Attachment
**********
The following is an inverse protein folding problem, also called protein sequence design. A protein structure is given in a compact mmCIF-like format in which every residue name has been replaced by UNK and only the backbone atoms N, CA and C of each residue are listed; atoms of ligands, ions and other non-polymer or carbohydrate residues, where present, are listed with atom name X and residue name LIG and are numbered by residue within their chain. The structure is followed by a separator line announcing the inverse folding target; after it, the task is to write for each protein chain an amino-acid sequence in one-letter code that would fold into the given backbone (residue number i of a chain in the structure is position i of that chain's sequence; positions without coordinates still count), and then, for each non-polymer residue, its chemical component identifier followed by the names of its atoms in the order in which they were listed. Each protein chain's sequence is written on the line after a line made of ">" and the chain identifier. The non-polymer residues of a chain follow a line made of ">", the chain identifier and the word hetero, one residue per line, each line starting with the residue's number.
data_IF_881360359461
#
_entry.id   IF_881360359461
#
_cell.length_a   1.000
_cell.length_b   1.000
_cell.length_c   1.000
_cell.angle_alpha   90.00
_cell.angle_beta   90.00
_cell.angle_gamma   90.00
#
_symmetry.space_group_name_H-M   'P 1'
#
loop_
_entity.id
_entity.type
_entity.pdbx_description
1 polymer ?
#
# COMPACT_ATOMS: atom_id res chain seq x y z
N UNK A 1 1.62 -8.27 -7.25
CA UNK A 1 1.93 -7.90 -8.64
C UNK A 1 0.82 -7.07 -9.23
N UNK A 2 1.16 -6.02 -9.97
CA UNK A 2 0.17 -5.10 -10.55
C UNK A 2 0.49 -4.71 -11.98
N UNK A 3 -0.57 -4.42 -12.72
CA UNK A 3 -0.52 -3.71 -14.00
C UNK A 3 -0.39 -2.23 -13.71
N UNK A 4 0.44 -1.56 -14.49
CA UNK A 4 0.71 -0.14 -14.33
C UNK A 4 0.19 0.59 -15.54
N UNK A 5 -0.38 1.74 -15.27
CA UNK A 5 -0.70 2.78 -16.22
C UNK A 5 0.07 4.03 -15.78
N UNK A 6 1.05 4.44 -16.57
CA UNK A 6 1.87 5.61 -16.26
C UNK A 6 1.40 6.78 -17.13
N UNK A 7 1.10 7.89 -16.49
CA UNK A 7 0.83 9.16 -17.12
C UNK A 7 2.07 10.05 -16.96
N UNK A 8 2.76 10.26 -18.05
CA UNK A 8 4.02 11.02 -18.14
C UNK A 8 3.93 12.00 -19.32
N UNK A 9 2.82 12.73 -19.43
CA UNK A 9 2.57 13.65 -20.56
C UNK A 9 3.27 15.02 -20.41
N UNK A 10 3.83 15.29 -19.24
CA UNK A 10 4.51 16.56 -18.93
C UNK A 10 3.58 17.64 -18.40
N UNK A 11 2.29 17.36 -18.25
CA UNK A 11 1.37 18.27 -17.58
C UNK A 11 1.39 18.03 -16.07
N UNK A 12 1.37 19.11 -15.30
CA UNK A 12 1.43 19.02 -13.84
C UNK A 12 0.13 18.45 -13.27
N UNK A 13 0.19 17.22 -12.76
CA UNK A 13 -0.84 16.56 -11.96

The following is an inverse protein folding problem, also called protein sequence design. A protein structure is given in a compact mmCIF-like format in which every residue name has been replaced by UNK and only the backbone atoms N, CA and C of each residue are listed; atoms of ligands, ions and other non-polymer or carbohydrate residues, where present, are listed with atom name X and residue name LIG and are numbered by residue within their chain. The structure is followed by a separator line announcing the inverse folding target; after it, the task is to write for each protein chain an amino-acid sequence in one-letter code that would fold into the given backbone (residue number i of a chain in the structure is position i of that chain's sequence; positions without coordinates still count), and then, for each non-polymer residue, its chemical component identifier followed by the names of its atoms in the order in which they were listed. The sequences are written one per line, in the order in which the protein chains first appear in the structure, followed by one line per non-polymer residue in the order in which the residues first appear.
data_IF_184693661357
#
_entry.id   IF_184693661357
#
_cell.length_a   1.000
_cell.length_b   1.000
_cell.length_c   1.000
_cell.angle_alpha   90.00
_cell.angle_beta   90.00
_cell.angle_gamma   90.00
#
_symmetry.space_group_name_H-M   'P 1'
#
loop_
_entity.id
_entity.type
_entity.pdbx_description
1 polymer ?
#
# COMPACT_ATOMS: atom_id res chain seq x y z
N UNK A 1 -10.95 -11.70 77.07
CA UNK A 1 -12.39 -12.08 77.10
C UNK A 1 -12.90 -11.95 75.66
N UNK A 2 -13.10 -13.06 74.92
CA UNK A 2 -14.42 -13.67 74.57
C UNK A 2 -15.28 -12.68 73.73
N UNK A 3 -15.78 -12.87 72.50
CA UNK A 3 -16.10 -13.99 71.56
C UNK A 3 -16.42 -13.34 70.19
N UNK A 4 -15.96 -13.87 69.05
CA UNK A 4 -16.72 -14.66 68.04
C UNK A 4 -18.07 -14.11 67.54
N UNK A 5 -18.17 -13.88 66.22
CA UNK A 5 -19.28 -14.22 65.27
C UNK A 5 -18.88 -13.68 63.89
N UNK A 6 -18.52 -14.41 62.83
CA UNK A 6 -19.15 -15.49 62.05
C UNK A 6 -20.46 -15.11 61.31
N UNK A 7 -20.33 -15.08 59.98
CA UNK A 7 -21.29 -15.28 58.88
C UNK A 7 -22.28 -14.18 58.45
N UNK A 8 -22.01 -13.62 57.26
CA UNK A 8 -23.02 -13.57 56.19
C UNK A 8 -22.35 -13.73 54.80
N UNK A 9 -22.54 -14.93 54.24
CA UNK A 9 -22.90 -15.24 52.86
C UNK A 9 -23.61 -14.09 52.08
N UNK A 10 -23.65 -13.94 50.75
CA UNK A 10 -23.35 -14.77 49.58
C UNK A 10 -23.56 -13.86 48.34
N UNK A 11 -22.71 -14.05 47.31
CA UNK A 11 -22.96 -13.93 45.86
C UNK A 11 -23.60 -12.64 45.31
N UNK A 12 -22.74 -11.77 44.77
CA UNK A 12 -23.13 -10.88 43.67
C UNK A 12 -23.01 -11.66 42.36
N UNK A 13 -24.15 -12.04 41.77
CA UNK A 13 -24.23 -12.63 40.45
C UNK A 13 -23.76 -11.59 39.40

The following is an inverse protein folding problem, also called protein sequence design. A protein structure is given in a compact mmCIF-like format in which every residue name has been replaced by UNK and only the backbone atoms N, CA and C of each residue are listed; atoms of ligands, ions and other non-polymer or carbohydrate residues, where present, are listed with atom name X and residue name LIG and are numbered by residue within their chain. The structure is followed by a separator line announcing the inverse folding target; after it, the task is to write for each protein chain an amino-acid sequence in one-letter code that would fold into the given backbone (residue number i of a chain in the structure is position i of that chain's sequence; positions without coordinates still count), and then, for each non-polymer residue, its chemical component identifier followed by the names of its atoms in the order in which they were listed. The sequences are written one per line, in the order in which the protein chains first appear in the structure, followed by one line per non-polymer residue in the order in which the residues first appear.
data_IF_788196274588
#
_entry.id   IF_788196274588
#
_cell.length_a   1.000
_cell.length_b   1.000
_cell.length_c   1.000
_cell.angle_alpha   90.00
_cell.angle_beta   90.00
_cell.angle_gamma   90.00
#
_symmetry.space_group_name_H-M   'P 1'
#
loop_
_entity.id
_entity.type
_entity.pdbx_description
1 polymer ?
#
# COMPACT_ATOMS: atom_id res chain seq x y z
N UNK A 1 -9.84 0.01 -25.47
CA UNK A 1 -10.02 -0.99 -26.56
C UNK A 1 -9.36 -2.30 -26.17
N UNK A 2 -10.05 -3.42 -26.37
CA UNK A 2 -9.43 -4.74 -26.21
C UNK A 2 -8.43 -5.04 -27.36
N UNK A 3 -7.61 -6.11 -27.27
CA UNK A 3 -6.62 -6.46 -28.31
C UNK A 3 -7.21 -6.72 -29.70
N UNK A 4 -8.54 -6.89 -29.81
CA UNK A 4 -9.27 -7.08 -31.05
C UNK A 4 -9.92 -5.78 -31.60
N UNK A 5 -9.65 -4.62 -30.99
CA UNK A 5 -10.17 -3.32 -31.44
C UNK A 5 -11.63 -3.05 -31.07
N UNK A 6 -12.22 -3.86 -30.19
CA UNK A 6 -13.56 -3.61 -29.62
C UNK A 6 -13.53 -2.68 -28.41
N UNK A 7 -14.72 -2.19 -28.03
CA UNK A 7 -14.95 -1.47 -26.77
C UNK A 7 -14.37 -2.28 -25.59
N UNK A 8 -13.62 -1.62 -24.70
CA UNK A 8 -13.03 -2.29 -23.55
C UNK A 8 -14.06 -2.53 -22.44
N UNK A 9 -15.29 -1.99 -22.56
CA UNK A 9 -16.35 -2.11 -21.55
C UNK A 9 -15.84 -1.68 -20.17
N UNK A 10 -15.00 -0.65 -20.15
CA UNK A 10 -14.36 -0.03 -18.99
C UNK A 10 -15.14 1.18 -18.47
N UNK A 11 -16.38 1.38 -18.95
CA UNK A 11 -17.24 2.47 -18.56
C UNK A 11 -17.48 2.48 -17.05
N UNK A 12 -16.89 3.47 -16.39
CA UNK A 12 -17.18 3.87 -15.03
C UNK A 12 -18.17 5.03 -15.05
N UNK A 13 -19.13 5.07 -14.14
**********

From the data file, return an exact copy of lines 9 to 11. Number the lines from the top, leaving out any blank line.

_cell.angle_alpha   90.00
_cell.angle_beta   90.00
_cell.angle_gamma   90.00